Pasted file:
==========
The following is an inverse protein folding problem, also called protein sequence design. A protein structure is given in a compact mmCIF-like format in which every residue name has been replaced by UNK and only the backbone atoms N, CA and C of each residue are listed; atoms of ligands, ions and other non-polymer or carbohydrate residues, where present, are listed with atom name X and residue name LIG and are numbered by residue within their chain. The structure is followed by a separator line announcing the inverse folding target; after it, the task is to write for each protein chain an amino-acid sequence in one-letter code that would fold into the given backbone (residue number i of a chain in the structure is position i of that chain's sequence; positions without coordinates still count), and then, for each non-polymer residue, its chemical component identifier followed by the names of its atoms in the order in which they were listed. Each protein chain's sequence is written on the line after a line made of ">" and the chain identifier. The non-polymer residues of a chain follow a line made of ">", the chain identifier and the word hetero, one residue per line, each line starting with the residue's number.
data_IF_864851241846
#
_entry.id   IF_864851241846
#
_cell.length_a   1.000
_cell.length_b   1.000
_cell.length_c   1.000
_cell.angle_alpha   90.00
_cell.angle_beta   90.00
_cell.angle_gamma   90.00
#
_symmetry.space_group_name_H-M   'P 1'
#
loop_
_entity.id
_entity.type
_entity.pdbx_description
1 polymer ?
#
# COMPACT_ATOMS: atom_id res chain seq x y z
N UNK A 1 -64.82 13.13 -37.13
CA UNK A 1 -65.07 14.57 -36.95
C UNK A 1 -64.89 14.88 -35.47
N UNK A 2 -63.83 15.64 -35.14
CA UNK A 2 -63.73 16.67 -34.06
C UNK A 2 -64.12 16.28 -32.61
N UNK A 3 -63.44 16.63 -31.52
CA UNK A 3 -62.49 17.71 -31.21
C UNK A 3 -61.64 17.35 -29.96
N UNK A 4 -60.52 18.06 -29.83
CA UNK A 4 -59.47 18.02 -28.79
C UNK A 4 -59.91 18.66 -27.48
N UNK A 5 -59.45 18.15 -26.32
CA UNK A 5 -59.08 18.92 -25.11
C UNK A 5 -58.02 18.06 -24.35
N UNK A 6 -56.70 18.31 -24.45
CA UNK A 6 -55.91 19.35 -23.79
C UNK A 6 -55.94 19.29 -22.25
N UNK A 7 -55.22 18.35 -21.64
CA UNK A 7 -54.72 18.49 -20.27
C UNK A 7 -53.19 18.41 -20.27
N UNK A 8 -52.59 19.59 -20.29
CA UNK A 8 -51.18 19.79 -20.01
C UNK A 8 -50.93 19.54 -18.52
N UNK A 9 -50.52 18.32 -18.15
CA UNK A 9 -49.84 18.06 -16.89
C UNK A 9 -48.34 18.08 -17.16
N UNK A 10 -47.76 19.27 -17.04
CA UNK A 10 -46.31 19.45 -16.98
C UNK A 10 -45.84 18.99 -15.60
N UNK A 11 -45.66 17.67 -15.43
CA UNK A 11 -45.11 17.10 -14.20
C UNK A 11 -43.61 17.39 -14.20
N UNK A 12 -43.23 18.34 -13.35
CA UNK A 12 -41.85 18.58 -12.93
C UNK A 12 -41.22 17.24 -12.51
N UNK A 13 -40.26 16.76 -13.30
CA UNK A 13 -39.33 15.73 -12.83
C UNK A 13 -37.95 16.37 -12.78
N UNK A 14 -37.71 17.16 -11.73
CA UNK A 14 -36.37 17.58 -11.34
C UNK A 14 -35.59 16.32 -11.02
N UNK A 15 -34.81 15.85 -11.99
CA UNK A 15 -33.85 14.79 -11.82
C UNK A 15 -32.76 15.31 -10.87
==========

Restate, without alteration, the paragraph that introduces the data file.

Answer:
The following is an inverse protein folding problem, also called protein sequence design. A protein structure is given in a compact mmCIF-like format in which every residue name has been replaced by UNK and only the backbone atoms N, CA and C of each residue are listed; atoms of ligands, ions and other non-polymer or carbohydrate residues, where present, are listed with atom name X and residue name LIG and are numbered by residue within their chain. The structure is followed by a separator line announcing the inverse folding target; after it, the task is to write for each protein chain an amino-acid sequence in one-letter code that would fold into the given backbone (residue number i of a chain in the structure is position i of that chain's sequence; positions without coordinates still count), and then, for each non-polymer residue, its chemical component identifier followed by the names of its atoms in the order in which they were listed. Each protein chain's sequence is written on the line after a line made of ">" and the chain identifier. The non-polymer residues of a chain follow a line made of ">", the chain identifier and the word hetero, one residue per line, each line starting with the residue's number.